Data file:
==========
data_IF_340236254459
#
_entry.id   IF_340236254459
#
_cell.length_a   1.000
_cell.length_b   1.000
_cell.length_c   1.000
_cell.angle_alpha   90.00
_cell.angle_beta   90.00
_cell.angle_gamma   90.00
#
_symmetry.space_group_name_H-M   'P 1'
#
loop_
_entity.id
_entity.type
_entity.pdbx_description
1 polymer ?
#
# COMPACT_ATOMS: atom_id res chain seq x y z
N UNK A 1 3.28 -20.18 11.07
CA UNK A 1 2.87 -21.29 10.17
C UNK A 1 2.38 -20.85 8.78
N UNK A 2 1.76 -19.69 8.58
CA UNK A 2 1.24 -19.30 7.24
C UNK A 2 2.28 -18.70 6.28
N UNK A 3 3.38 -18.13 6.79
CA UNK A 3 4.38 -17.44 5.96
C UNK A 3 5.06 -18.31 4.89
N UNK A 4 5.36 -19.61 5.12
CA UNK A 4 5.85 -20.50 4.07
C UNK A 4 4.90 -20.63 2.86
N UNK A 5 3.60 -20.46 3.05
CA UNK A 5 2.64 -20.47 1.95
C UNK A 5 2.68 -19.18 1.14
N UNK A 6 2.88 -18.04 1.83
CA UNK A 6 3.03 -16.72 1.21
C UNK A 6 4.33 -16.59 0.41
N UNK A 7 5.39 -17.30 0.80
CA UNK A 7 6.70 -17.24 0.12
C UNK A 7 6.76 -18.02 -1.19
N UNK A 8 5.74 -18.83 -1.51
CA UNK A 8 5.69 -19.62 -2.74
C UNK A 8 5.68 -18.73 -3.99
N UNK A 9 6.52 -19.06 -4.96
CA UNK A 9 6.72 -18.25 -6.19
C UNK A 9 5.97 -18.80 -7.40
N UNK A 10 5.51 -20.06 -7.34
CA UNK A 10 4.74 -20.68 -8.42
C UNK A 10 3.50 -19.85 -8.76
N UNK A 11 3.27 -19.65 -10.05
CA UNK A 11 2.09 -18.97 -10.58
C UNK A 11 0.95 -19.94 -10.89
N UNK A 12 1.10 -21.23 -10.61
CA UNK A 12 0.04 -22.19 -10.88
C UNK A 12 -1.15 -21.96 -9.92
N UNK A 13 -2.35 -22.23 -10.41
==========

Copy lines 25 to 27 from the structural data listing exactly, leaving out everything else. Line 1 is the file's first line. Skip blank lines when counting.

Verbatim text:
CA UNK A 2 1.24 -19.30 7.24
C UNK A 2 2.28 -18.70 6.28
N UNK A 3 3.38 -18.13 6.79